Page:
Another story that was apparently just a re-packaged news release.
This story gave more context and more caveats and in fewer words than a WebMD story on the same study.
People who smoke cigarettes and drink lots of coffee are less likely to get Parkinson’s disease than their family members who don’t indulge in caffeine and nicotine, a new seven-year study shows.
News you can use? This was news no one can use yet – because it was in mice. The physician-reporter twice called the study results “very encouraging.” For all the mice in the viewing audience.
Coffee or tea? There’s a growing body of research to suggest that both are probably good for you.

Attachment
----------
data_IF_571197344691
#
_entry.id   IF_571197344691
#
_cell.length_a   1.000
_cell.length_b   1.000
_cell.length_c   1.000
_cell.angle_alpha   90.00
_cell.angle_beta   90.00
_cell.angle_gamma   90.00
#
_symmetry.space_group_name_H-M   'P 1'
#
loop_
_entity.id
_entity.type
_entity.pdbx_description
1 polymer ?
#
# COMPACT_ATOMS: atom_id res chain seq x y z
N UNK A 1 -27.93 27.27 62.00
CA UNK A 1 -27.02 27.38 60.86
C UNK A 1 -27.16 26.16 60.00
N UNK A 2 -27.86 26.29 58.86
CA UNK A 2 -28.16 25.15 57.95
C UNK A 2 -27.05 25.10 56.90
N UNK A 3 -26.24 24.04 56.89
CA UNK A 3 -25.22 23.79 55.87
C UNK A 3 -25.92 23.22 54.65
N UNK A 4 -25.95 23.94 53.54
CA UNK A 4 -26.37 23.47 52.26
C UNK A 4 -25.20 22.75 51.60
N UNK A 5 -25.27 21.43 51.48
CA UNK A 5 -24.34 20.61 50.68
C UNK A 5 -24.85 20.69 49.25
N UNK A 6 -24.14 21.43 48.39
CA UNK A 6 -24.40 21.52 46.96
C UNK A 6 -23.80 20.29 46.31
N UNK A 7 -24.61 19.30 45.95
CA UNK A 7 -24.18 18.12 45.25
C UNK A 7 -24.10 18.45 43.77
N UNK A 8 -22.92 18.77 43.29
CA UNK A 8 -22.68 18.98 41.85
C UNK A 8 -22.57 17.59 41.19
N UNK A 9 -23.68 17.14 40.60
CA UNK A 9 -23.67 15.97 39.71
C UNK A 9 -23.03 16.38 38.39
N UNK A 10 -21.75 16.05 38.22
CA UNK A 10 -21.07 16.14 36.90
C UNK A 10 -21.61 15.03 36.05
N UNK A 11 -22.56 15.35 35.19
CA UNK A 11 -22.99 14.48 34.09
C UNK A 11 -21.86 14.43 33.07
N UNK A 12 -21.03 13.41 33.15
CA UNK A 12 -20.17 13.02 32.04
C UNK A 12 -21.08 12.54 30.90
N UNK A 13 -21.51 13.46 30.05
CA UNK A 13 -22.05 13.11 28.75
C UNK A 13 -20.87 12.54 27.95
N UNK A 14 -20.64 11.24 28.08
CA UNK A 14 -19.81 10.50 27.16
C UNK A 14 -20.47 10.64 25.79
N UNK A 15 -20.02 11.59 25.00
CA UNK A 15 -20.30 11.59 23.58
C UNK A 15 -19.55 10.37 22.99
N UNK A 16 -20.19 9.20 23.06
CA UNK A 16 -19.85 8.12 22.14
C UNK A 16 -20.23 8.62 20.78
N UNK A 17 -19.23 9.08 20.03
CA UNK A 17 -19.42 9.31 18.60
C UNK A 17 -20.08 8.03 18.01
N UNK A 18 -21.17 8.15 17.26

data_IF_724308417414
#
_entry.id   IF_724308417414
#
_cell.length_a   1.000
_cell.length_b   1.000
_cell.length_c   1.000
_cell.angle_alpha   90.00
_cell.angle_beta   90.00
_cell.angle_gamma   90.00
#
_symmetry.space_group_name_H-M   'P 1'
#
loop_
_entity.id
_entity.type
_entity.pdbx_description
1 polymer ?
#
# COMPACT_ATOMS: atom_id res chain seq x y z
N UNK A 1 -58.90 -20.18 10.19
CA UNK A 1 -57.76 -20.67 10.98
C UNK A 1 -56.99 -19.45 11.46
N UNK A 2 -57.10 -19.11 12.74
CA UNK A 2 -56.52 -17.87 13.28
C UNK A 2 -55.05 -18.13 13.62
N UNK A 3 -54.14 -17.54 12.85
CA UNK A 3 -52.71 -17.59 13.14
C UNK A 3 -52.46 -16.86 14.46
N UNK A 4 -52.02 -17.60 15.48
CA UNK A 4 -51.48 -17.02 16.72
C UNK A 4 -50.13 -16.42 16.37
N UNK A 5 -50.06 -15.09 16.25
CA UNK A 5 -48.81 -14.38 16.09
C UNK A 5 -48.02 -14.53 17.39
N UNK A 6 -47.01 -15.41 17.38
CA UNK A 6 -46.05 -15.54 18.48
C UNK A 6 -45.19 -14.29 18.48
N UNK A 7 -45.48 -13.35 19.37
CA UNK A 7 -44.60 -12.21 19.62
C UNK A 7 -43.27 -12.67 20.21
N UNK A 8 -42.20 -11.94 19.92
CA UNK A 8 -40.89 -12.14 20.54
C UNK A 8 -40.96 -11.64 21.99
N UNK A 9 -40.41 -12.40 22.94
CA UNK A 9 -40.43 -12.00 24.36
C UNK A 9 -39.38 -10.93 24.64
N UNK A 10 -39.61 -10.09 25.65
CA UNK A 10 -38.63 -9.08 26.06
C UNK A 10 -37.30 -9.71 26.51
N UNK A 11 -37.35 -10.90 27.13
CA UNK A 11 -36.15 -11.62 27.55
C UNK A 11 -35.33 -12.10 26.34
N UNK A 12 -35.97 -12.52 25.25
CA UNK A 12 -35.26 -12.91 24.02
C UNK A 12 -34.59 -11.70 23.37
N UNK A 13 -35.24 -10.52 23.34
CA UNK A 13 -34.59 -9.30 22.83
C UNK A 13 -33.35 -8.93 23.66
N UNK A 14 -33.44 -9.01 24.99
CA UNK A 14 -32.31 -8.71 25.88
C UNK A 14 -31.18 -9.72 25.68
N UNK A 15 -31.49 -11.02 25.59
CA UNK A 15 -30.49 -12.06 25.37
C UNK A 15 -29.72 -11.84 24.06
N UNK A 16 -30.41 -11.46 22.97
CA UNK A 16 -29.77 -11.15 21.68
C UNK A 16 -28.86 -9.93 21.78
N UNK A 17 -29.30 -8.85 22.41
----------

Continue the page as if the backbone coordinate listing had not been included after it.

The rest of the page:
Maintaining an objective tone, this WSJ piece managed to communicate the silliness of claims being made about raspberry ketone supplements.
We found no glaring problems with the reporting of this valid story, so it gets a top 5-star score. But we question whether the subject matter warranted front-page attention in a 2,000-word article. (An earlier comment about a BMJ/BBC report has been deleted. We erroneously connected that report with the subject of this story. They concerned different product types.)
It is so easy to get a story like this wrong. But this story mostly got it right.
We applaud this story’s attention to an issue than transcends the “study of the day” mentality of most health reporting, but we wish it had attacked the subject with a more careful and evidence-based perspective.
We weren’t reviewing a news story here. We were reviewing a university news release, which was simply rewritten without any apparent independent vetting of claims.
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